Tuesday, September 28, 2004

Pride Goeth Before a Fall

I grew up in a small town in upstate NY. It was on the border of NY and PA in the Catskill Mountains. It was perfect in every single way. We lived on a farm and had our own pond that we skated on in the winter and fished in the summer. We had all kinds of animals and our own vegetable garden. We didn't have the best clothes, or the best toys, but we had our pets, and we grew our own vegetables, and we played outside all the time, roaming all over our 23 acres.

We would find apple trees and pick the apples right off and eat them. We would climb the highest hills and stare off into the valleys below. The most beautiful memory that I have is of climbing a steep hill through the woods during a rare sunshower - where it is drizzling, but the sun is out. We reached the top of the hill where the woods cleared and looked down into a deep valley. There, stretching from the top of the sky to deep in the valley was the most beautiful brilliant rainbow. The end of the rainbow rested on a little white house some 30 miles away.

The town itself was adorable. It was located on a tributary of the Delaware River and was at one time, a railroad town. The tracks ran right through the middle. Almost every building was historical, having been built no later than the 1930s.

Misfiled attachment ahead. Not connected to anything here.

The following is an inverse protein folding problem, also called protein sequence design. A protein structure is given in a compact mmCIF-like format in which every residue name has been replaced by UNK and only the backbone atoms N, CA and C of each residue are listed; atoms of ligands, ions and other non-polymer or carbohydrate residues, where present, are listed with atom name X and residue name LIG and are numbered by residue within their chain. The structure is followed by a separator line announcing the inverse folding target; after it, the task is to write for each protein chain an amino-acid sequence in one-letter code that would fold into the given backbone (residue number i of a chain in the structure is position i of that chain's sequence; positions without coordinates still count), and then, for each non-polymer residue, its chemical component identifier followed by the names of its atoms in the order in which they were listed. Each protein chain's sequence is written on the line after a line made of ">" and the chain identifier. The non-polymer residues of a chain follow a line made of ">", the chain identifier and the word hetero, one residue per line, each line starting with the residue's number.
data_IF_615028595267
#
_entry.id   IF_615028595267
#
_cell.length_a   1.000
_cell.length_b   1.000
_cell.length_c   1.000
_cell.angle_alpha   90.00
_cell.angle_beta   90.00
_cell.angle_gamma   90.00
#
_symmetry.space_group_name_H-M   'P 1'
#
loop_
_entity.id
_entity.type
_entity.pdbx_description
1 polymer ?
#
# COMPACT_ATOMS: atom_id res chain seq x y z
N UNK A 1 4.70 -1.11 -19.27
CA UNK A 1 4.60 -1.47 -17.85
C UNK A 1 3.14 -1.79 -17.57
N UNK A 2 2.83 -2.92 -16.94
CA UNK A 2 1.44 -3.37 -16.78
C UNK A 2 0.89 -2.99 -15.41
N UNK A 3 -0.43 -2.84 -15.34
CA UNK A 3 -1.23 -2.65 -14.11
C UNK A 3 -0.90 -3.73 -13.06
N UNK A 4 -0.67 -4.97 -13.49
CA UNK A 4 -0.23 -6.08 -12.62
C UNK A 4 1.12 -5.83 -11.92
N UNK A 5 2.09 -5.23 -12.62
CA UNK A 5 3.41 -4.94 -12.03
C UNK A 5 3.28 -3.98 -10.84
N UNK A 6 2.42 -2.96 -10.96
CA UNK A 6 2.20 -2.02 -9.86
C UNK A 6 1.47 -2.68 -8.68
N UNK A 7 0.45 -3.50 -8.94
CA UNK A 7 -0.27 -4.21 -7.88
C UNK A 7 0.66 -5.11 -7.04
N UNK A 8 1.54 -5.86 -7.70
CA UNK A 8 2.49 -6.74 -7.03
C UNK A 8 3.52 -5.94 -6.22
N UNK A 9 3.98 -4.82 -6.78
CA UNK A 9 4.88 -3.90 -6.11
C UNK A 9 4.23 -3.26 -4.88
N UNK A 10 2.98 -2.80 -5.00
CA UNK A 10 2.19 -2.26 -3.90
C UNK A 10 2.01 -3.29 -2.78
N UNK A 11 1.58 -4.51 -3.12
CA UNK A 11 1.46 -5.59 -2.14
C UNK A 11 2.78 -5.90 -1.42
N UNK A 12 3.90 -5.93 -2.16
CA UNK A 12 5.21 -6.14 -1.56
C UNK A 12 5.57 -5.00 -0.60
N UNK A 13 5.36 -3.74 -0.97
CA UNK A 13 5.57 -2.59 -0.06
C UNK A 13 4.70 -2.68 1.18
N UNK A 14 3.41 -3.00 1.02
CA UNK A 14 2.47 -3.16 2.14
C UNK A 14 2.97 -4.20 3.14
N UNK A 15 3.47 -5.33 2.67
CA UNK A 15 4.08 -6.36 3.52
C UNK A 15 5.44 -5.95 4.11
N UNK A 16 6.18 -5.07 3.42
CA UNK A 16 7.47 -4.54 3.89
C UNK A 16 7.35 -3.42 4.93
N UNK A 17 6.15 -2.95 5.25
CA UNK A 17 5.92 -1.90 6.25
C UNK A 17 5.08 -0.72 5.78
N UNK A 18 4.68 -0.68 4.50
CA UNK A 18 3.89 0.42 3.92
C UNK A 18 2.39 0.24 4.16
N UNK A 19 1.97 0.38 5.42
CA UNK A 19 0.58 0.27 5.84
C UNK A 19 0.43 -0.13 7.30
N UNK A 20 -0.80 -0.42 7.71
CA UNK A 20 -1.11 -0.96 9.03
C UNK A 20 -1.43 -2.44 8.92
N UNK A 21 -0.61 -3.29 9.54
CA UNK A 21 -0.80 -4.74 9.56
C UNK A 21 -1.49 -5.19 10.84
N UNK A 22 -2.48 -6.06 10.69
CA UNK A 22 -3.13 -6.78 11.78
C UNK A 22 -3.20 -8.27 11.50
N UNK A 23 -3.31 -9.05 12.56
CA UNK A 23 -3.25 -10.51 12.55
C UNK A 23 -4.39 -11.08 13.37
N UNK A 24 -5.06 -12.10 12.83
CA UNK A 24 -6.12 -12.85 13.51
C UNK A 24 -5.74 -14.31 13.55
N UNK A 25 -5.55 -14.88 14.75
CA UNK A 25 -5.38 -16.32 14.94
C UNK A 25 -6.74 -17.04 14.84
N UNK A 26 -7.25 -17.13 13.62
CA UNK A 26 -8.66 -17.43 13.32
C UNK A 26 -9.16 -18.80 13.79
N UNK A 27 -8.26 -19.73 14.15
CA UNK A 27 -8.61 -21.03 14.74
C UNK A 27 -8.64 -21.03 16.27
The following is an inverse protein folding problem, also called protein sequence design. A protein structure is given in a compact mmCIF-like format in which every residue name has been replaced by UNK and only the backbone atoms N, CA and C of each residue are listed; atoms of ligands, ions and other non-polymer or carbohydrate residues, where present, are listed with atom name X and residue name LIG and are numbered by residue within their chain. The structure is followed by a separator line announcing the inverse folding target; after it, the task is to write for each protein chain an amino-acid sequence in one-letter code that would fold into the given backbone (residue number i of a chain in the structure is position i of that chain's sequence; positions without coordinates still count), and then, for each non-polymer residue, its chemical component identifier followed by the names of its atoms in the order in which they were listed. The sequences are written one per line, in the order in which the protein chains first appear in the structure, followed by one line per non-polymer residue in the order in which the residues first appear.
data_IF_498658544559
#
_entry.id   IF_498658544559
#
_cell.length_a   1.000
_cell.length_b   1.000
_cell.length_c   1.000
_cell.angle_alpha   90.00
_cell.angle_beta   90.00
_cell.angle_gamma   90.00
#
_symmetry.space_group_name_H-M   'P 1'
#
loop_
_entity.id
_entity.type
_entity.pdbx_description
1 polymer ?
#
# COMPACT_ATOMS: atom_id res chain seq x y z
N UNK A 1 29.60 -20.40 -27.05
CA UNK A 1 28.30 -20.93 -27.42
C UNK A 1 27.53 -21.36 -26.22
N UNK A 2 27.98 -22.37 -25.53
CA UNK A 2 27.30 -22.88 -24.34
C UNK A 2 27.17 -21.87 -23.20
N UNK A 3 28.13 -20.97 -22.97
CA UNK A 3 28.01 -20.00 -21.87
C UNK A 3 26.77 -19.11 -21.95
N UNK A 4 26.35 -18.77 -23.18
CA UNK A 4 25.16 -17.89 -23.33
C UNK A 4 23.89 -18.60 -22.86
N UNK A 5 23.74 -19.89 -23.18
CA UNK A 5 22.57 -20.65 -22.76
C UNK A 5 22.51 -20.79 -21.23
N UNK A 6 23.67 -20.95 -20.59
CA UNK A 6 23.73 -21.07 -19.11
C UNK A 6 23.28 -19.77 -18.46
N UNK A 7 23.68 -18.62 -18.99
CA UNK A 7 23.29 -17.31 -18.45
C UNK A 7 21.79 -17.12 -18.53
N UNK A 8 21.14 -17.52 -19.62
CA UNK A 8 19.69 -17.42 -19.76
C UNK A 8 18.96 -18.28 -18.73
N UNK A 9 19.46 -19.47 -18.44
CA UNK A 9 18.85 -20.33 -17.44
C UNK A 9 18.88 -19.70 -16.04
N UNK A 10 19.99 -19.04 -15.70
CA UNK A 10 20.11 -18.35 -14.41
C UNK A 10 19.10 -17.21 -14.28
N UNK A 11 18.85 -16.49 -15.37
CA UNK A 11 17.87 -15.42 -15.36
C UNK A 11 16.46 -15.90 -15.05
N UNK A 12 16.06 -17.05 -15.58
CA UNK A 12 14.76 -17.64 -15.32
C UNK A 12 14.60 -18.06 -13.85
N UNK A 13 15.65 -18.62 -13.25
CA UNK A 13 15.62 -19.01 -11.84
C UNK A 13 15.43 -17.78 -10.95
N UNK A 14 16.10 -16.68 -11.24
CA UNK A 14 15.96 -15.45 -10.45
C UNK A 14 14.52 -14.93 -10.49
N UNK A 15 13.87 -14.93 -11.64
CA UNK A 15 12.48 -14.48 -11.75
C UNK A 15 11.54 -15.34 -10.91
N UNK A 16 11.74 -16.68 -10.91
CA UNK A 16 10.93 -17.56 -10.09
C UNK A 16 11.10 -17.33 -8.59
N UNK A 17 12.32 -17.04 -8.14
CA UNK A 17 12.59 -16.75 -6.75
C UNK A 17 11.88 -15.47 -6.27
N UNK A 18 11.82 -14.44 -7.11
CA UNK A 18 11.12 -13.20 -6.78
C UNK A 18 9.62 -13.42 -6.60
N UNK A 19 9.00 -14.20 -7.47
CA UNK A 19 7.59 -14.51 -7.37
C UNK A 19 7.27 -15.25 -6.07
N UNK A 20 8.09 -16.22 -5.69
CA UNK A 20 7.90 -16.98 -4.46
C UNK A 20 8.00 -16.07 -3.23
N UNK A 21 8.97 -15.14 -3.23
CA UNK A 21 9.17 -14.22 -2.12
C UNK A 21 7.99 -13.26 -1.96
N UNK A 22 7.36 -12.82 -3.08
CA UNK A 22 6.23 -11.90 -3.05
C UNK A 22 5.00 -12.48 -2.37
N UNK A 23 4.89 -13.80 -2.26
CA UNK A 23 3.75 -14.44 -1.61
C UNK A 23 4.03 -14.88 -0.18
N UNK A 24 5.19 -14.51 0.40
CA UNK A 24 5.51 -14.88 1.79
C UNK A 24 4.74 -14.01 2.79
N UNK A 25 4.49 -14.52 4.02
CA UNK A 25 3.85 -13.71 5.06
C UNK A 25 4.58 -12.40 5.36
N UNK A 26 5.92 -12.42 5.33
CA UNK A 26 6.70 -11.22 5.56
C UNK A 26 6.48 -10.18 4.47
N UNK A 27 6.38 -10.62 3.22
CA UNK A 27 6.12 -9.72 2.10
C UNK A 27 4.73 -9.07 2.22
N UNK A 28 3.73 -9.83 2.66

Such an ideal town attracts ideological people. Most were the intellectual On Walden Pond types, but with a little bit of Harvard thrown in. My father was one of them. He never graduated college, but he was, without a doubt, a genius. He could hold his own with anyone, from intellectuals, to farmers, to the school janitor. He was just that type of person. My mom on the other hand, was a sweet Indiana lady. She wasn't stupid, but you definitely wouldn't mistake her for an intellectual.

My parents as well as most of the others, loved to discuss the education of their children. Everyone was very keen on giving their children the best they could in terms of education, and many different theories were floated as to how to achieve this goal. I remember one friend of the family who was a Harvard grad, who had made up her mind that there was far too much order in the world of education. She was the type who preferred unconventionality to mundane order, even if it was impractical. She proudly told my mother that she was not going to teach her son the alphabet in the conventional order. There was no reason for the order, she said, except to force children to conform. My mom looked puzzled. And then the sweet, dumb little Indiana lady asked, "But how is he going to look things up in the Encyclopedia?"

Live humbly, and you will never be humiliated.

2 comments:

Katrina said...

Hahaha! That was great, Zelda.

Angi said...

Gooooo Mom!

The highest horses to give the hardest falls!